The German authorities have introduced a number of measures to try and prevent any further spread of African Swine Fever, after confirmation of the first case on its soil today.
There are reportedly 18 pig farms within a 15km radius of the outbreak and the authorities are seeking to minimise the risk of spread from wild boar. The German authorities are also reportedly in discussions with trading partners, including China, about possible trade implications.
German Agriculture Minister Julia Klöckner confirmed the case in a wild boar found near the Polish border, close to the city of Cottbus (Brandenburg) this morning.
The German farming ministry has announced a series of strict measures to try and avoid further spread and has activated of a crisis management plan.
At a press briefing this afternoon, Harald Altekrüger, district administrator of the Spree-Neisse district, said the carcase of the wild boar was ‘accidentally’ discovered in a harvested field.
A core zone of 3 km around the site has now been fenced. This area will be set up as a ‘quiet zone’ with entry and harvest prohibition in order to prevent further wild boars from migrating, German pig industry body ISN reported.
In addition, a hazard zone with a radius of 15km and a 30km buffer zone have been established. One pig farmer is reportedly located within the core zone and 17 pig farmers are located within the hazard zone.
Movement bans and sampling to test for ASF apply within the zones, alongside an ‘intensive search for fallen game’.
ISN said there had already been ‘close coordination’ with the EU, the international animal disease organization OIE and the trading partners, including discussions with China on Wednesday night.
ISN said: “So far, it is about a single wild boar find that has tested positive in this country. The main focus must now be on analysing the situation thoroughly and taking effective countermeasures quickly. Everything must be done to ensure that swine fever does not spread any further.”
Highlighting the ASF regulation and contingency plans, it stressed that a lot or work has been done to prepare for this situation in the past two to three years.
“We have the impression that we are therefore well positioned in Germany,” ISN said. “It is important that the procedure, which has been coordinated with all parties involved, is now consistently put into practice.”
Joachim Rukwied, the president of the German Farmers’ Association, said: “African swine fever is harmless to humans. Pork can still be eaten without hesitation. Still, we are very concerned. The virus is a threat to domestic pigs and wild boars.
“There is currently no vaccination against the virus. Our pig farmers have already taken extensive biosecurity measures to secure their stocks. The precautionary measures must be further strengthened.
“We call on politicians and authorities to do everything possible to contain this epidemic and push it out of Germany again. This also includes the consistent hunting of wild boar and a stable fence. We absolutely need a wild boar-free zone on the Polish border.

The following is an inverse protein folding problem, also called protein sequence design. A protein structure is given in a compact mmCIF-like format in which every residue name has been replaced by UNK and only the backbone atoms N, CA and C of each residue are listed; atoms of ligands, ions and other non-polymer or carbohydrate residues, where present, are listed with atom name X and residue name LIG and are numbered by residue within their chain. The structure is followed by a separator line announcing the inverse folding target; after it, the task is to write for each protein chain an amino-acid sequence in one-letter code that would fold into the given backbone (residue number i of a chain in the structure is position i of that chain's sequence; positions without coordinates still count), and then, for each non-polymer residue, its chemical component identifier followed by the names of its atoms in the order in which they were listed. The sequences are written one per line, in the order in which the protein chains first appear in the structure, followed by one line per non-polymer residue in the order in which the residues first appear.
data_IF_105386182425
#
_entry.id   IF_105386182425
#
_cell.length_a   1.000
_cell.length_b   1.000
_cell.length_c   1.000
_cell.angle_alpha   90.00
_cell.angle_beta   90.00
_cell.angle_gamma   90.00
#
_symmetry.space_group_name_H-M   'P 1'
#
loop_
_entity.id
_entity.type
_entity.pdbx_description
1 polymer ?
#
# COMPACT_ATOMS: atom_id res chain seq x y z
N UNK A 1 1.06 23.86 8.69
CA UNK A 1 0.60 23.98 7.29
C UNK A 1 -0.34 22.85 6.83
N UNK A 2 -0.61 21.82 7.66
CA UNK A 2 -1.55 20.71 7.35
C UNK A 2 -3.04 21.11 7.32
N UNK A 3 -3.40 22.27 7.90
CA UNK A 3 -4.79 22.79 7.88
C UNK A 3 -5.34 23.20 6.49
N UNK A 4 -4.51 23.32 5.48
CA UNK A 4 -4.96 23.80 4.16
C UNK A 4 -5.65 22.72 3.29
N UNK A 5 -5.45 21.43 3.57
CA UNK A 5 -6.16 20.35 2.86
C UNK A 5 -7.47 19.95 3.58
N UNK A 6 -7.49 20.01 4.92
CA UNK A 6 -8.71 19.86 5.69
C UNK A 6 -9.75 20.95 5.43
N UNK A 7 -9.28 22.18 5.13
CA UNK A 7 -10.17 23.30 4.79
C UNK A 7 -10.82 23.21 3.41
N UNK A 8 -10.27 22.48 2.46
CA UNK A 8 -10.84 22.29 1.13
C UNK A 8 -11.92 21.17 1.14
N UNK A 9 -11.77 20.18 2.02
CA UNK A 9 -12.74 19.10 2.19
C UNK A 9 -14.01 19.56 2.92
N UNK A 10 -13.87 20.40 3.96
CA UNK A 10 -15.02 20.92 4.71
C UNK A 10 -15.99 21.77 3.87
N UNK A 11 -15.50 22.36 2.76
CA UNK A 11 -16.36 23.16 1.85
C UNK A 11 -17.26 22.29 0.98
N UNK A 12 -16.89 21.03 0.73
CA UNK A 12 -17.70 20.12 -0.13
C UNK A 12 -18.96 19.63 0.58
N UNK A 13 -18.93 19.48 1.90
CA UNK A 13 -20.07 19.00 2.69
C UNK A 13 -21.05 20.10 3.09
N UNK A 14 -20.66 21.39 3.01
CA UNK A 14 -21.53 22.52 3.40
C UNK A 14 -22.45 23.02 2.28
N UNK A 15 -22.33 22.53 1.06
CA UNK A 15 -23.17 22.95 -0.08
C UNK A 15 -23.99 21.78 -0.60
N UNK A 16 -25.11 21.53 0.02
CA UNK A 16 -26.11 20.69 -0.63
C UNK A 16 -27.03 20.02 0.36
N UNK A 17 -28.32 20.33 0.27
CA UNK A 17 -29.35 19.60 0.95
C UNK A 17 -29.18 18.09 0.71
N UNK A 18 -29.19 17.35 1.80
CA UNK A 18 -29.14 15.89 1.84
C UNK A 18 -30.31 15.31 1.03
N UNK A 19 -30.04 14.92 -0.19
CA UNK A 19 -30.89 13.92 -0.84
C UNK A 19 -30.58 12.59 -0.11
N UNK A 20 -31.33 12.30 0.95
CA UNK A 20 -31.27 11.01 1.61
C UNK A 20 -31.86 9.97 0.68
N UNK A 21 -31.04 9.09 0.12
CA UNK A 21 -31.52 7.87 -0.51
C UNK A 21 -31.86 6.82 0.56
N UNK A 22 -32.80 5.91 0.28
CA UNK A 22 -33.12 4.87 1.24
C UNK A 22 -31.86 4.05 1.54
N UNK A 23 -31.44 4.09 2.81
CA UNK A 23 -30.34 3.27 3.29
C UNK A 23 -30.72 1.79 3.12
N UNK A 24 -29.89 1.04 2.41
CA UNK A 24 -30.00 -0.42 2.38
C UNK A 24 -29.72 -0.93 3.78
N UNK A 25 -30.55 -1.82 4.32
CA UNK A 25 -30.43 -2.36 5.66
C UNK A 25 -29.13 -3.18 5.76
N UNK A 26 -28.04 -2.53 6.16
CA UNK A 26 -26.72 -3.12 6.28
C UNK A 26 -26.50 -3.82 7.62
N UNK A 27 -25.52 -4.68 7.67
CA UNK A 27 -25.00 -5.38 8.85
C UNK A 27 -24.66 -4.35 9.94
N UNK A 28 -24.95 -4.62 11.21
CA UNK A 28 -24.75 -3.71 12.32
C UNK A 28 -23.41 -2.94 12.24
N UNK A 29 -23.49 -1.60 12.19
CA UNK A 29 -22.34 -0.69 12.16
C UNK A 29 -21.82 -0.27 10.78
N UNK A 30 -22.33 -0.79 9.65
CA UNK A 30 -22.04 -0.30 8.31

“Travellers are not allowed to throw away sausage sandwiches and other leftovers carelessly – because the virus can survive in them too.”
In a statement EU umbrella farming organisation Copa-Cogeca said the scenario, ‘considered probable for some time now’, was being ‘taken very seriously’, by the European and German authorities. But it stressed that on the ground, pig farmers of the region are prepared and trained to avoid their units becoming infected.
The measures put in place, mostly addressing wildlife populations, ‘prove again the importance of a strong EU wide programme on wild boar population management’, Copa-Cogeca said.
Pekka Pesonen, Copa and Cogeca secretary-general said: “The identification of infected wild boars in Germany today is of course a source of concern for the whole European pig meat sector.
“Nevertheless we should be reassured. Germany proved its capacity for rapid response and effective actions while the Brandenburg region has a low pig production. The recent and positive management by Belgian and Czech authorities of ASF shows that biosecurity measures taken by farmers and public authorities are efficient in the EU.”
Antonio Tavares, chair of the Copa-Cogeca Working Party on pig meat calls urged EU business partners to ‘respond in a proportionate manner to this announcement’.
“It is essential that they acknowledge all measures in place to contain ASF and keep their trust in the sector. We welcome Commission and Member states efforts to push for the recognition of the regionalisation principles.
“At a difficult time for the European pig meat sector, it is essential that European and national authorities take efficient and quick measures to support the sector. The Commission’s groundwork in raising awareness and promoting biosecurity measures should be highlighted.”
The EU farming body also sought to reassure the public by stressing that the virus does not affect humans and that people who might be in contact with wild boar can play an ‘active role by taking basic measures that could prevent the spread of ASF’. Hunters, will have a key role to play in prevention and containing the disease, Copa said.